New Byzantium presents Margaret Honda and Akina Cox IMAGES
Commonwealth & Council presents recent artist’s editions by Margaret Honda and Akina Cox printed by New Byzantium, a design studio and press in Los Angeles.
New Byzantium celebrates its first year with the release of two new artist’s editions: a large scale silkscreen print, 4366 Ohio Street Living Room by Margaret Honda and an artist’s book, Prologues by Akina Cox. In addition to these releases, a review of other materials from the first year will be on view. New Byzantium also announces its forthcoming subscription based quarterly publication of artist's editions, scheduled to launch in the first quarter of 2013.
Margaret Honda's print 4366 Ohio Street Living Room is the 5th work to be published from the ongoing project 4366 Ohio Street. The 3 color silkscreen print, produced in an edition of 202, is a full-scale reconstruction of the living room of the artist's childhood home in Southern California. To date the series has taken on the form of multiple print editions, each reproducing one room and published as an insert or as pages within a catalogue or periodical. The conditions of a specific publication determine an edition’s size, printing method, dimensions, paper, and color. An edition is developed by dividing a room’s surface area—walls, ceiling, and floor—into a grid with hundreds or even thousands of cells of equal size. The dimensions and total number of the cells are calculated so that a single cell is contained in each copy of the publication. An edition consists of individual prints of these cells at 1:1 scale, accompanied by a diagram of the room in which every cell has been assigned a different number. Each print bears a hand stamped number corresponding with that of a cell in the diagram, designating its specific location in the room’s construction. Both the number and singular placement make each print unique.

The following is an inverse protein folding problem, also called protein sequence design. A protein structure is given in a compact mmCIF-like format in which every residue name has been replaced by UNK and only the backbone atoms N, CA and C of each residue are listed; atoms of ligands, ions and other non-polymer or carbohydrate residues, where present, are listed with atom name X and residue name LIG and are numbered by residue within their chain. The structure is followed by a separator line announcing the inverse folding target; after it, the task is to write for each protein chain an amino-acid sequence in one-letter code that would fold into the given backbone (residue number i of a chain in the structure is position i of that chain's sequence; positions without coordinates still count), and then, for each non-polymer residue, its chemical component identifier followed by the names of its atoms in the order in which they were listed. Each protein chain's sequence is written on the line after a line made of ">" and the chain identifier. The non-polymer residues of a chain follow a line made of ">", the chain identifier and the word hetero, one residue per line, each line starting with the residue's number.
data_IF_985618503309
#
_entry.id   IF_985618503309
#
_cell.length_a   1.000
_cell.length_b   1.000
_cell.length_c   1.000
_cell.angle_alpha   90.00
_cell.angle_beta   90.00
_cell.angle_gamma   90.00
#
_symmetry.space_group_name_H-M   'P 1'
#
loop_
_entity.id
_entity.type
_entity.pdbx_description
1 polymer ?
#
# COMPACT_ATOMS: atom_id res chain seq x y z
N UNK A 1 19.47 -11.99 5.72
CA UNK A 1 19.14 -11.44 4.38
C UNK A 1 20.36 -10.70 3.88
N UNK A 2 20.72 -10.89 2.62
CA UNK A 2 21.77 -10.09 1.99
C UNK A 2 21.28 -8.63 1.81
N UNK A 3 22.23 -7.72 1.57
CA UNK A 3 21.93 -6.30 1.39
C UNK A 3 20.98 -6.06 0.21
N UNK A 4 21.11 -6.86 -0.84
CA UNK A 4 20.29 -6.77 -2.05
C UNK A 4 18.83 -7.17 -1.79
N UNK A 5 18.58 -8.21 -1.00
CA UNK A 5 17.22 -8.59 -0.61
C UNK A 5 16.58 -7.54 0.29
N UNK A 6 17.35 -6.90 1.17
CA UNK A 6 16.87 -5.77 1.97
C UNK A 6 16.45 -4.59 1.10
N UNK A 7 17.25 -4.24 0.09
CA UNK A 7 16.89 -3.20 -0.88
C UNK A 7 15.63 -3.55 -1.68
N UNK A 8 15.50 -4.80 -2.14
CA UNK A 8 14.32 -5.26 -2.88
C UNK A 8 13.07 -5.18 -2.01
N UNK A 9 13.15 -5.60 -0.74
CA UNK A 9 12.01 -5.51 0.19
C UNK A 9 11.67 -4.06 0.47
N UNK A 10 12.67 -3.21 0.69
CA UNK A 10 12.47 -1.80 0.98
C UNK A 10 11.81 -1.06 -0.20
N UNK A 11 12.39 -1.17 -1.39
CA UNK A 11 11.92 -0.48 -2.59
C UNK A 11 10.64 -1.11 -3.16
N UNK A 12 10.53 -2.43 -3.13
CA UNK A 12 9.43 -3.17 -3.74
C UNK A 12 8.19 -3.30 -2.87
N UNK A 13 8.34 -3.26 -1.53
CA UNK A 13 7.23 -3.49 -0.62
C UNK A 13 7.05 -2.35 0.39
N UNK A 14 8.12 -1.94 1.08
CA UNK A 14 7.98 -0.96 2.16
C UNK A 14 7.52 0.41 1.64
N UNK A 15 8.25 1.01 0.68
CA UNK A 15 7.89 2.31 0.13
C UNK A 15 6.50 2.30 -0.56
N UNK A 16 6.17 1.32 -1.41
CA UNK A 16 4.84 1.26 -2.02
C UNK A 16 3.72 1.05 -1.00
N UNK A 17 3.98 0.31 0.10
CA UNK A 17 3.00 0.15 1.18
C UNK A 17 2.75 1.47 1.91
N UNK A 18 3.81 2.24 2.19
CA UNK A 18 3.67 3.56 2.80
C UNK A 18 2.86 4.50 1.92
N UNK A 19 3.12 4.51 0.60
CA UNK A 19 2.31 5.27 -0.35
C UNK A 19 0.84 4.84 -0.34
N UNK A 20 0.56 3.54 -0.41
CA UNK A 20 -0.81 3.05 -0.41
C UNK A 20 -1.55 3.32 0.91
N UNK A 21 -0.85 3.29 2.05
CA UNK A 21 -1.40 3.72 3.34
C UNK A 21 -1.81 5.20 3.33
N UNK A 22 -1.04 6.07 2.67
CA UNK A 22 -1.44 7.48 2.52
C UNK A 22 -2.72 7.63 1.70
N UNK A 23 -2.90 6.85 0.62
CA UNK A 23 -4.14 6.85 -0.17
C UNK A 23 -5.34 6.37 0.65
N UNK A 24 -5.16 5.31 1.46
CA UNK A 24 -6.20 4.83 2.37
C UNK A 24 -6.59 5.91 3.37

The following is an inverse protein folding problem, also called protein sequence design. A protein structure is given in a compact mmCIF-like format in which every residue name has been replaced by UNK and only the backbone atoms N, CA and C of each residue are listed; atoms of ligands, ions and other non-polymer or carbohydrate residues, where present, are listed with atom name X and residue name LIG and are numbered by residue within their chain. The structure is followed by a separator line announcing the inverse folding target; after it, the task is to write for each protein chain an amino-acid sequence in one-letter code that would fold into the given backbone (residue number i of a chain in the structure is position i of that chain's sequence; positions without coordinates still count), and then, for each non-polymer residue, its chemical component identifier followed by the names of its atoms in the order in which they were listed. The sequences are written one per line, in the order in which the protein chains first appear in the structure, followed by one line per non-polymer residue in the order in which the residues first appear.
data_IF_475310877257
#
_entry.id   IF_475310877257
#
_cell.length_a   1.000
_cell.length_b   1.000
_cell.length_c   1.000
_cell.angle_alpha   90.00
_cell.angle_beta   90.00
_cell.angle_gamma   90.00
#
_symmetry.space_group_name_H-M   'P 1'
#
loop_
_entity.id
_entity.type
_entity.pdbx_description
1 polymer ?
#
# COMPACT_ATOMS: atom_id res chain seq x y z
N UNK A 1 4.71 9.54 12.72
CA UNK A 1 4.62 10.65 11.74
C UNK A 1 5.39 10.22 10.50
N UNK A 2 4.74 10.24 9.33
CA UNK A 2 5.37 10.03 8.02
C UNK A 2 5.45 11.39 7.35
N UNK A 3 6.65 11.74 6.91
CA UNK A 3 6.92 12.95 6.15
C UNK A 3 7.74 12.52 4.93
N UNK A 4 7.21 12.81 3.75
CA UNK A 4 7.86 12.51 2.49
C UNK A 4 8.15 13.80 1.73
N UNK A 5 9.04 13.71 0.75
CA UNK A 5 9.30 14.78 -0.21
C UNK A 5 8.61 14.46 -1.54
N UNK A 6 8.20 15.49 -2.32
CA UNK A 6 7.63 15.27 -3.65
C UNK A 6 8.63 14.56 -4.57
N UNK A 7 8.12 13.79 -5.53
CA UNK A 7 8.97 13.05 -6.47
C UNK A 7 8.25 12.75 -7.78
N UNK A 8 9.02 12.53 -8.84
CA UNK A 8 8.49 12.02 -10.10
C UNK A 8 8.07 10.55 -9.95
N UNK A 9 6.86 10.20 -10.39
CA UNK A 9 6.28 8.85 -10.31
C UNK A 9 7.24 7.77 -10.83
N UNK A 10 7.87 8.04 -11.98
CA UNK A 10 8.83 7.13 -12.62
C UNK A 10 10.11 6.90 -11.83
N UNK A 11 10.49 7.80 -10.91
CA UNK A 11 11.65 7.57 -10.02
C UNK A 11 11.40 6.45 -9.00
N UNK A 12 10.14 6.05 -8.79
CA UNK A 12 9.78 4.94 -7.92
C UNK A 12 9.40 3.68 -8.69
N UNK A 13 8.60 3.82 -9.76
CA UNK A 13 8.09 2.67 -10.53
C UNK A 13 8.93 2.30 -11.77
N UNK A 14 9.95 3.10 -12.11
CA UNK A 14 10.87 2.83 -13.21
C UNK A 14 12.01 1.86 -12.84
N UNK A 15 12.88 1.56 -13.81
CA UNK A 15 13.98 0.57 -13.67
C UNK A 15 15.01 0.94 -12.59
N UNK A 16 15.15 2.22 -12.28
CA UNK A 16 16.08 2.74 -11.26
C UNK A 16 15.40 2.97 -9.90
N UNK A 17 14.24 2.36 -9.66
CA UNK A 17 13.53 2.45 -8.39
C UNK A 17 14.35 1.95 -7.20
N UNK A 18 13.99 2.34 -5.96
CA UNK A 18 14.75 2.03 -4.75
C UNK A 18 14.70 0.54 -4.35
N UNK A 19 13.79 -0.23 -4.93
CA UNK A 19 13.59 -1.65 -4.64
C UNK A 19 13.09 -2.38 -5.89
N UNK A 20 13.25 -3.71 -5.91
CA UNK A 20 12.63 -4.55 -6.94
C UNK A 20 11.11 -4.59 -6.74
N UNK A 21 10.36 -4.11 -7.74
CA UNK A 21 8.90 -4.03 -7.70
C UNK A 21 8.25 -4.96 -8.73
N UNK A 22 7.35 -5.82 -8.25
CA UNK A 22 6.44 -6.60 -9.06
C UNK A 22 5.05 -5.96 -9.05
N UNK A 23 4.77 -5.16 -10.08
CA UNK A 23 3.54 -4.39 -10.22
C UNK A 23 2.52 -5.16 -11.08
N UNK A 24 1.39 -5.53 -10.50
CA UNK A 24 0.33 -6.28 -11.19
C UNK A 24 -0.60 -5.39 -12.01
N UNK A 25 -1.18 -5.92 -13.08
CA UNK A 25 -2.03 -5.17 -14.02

Akina Cox's Prologues is a hand letterpressed and bound book produced in an edition of 100. It contains a dialogue between the artist and Oprah Winfrey interspersed with various prints of the artist’s work. The pair discuss the artist's practice and lifestyle, touching on themes of self inquiry and self improvement and Oprah gives her brand of advice in response to Cox's plaintive self questioning. Somewhere between a catalogue raisonné and a discrete work, Prologues, continues to explore themes present throughout Cox's work, while examining the artist’s practice directly.